Posts Tagged ‘UF/IFAS’

Grower 411

Assessing the Data for New Business Development Opportunities in the Peach Industry

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Georgia South Carolina North Carolina Florida
Acres of Production 10,000 14,000 1,200 1,300
Production Measured in Tons 40.6 68.9 5.4 3.5
Prices Received Measured in $/Ton $1,040 $1,070 $1,320 $2,666
Value (Million $) $42,224 $73,723 $7,128 $9,331
Source: USDA NASS Survey – Year 2015
Estimates based on US IFAS Stats

Grower 411


FAWN Tools to Help Florida Orchardists Make Decisions that Save Resources

The Florida Automated Weather Network (FAWN), a program of the University of Florida Institute of Food and Agricultural Sciences (UF/IFAS) uses data from its network of 42 stations for a variety of weather-related tools that can aid Florida growers in making irrigation and cold protection decisions.  Growers rely on FAWN weather data to monitor current conditions, and FAWN tools for making decisions related to irrigation, freeze protection, and chemical application.  FAWN has been proven very useful in helping growers save both water and dollars.  For example, UF/IFAS estimates that the use of FAWN tools on cold nights can potentially generate savings of millions of dollars and billions of gallons of water statewide.   Read More…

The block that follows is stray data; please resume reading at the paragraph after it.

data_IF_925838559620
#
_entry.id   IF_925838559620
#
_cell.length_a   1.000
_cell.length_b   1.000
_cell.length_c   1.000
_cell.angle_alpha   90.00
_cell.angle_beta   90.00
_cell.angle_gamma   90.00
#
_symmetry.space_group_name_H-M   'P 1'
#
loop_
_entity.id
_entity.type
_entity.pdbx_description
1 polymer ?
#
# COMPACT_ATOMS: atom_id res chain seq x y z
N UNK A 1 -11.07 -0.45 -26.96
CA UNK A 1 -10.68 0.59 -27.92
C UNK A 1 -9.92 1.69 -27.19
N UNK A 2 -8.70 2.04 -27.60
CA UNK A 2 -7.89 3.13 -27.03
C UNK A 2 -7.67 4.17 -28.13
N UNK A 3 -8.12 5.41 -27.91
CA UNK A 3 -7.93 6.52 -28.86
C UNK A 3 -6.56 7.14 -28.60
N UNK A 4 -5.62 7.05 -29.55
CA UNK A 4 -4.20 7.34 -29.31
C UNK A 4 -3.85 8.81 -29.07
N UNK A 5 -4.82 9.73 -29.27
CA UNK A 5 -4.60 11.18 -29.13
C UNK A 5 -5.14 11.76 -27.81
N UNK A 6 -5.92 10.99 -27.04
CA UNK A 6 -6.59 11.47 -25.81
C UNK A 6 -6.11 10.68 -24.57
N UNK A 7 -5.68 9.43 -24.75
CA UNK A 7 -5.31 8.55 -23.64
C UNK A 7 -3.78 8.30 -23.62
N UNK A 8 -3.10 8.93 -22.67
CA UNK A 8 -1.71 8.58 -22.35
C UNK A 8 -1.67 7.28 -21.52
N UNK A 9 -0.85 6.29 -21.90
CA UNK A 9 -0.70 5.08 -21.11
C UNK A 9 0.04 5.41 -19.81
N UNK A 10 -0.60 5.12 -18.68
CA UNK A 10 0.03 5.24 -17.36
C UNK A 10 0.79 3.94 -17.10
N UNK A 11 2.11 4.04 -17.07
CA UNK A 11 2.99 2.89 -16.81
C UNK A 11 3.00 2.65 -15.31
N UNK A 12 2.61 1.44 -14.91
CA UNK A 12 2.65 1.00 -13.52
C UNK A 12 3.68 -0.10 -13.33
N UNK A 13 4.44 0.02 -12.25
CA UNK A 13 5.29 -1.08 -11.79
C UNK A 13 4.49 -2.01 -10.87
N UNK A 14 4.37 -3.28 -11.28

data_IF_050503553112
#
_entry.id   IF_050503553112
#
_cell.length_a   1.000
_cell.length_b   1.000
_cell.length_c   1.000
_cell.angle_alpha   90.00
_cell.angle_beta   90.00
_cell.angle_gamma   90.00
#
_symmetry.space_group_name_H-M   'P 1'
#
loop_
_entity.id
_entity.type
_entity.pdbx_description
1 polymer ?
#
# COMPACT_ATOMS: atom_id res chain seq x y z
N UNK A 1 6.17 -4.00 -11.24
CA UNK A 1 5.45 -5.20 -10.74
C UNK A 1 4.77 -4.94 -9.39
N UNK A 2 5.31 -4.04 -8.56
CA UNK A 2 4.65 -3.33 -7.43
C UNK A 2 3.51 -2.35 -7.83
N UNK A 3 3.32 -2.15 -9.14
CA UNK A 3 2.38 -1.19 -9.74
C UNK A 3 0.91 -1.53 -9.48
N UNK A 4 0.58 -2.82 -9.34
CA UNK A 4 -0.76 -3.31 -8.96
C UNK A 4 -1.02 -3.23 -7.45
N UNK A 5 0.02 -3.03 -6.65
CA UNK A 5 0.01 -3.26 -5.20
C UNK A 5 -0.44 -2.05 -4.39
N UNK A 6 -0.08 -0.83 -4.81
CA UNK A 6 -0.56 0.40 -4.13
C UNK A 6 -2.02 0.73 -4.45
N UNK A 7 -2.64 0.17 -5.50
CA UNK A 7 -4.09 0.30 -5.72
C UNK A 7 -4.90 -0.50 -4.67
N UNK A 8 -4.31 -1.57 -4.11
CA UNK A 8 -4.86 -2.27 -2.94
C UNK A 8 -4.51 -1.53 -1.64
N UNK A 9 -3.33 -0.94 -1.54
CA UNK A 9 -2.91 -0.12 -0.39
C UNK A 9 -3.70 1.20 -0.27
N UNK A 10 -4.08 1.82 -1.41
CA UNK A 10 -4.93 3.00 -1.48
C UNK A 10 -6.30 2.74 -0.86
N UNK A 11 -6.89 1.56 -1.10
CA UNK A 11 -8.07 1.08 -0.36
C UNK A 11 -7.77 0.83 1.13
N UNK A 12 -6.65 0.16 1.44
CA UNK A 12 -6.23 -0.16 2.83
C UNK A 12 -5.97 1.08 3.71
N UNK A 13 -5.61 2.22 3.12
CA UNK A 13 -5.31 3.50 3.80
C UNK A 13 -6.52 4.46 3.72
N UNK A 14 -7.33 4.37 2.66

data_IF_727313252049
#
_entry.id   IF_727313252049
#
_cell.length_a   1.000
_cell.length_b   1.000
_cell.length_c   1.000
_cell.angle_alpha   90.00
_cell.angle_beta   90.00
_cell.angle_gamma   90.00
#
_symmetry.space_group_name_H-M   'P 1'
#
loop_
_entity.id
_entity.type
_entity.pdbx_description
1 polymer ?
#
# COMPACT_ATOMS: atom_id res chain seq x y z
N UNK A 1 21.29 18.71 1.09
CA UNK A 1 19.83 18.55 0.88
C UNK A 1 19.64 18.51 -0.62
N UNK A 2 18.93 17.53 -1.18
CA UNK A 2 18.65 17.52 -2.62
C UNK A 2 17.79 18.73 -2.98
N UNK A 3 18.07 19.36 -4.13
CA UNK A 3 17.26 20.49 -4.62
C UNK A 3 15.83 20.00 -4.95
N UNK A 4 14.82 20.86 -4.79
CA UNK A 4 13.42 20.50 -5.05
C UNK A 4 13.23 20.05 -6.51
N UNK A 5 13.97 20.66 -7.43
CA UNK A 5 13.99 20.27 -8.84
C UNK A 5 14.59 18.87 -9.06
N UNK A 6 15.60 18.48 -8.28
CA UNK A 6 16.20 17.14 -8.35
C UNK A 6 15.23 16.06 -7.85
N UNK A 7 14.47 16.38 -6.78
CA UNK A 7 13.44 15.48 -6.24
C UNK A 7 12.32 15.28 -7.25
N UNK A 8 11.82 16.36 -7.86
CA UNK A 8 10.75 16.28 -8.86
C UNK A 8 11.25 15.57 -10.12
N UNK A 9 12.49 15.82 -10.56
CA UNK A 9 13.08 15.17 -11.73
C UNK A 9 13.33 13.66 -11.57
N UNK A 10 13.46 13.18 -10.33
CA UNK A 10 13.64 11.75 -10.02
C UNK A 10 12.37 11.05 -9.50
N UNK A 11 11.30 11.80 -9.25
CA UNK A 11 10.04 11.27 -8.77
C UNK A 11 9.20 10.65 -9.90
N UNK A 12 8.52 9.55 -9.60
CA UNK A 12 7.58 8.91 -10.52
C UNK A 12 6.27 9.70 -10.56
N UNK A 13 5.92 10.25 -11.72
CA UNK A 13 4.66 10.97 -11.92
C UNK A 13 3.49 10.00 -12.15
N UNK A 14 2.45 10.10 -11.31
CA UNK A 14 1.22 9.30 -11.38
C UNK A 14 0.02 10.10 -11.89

Editor’s Note: A Recent Collaborative Effort Between Clemson and UF

Mutant strains of peach anthracnose can mean big problems for growers.  These diseases can be difficult to control with standard pesticides like Abound, Topsin M, Scala, and others.  Researchers at Clemson University, including Dr. Guido Schnabel, are not going to let pathogens get the best of growers though.  They have been testing the efficacy of fungicides to determine how best to control new diseases as they crop up.  This research helps determine when Inspire Super or Orbit is the best pesticide to use, or if you should mix Orbit with Inspire Super. Read More…


Combatting Fungicide Resistance in Strawberry Nurseries

UF/IFAS and Clemson University use peach research to benefit strawberry industry

Sweet, succulent strawberries have to start out somewhere, and that generally means the nursery. Before they make it onto shelves throughout the U.S. and the world from fields in Florida and California, they have to survive and thrive. Proper care in the nursery will lead to healthy, productive plants in the growers’ fields. Unfortunately, early introduction of pesticides and fungicides can result in disease resistant plants making it into the fields. A joint research project between the University of Florida and Clemson University in South Carolina seeks to eradicate this problem. Read More…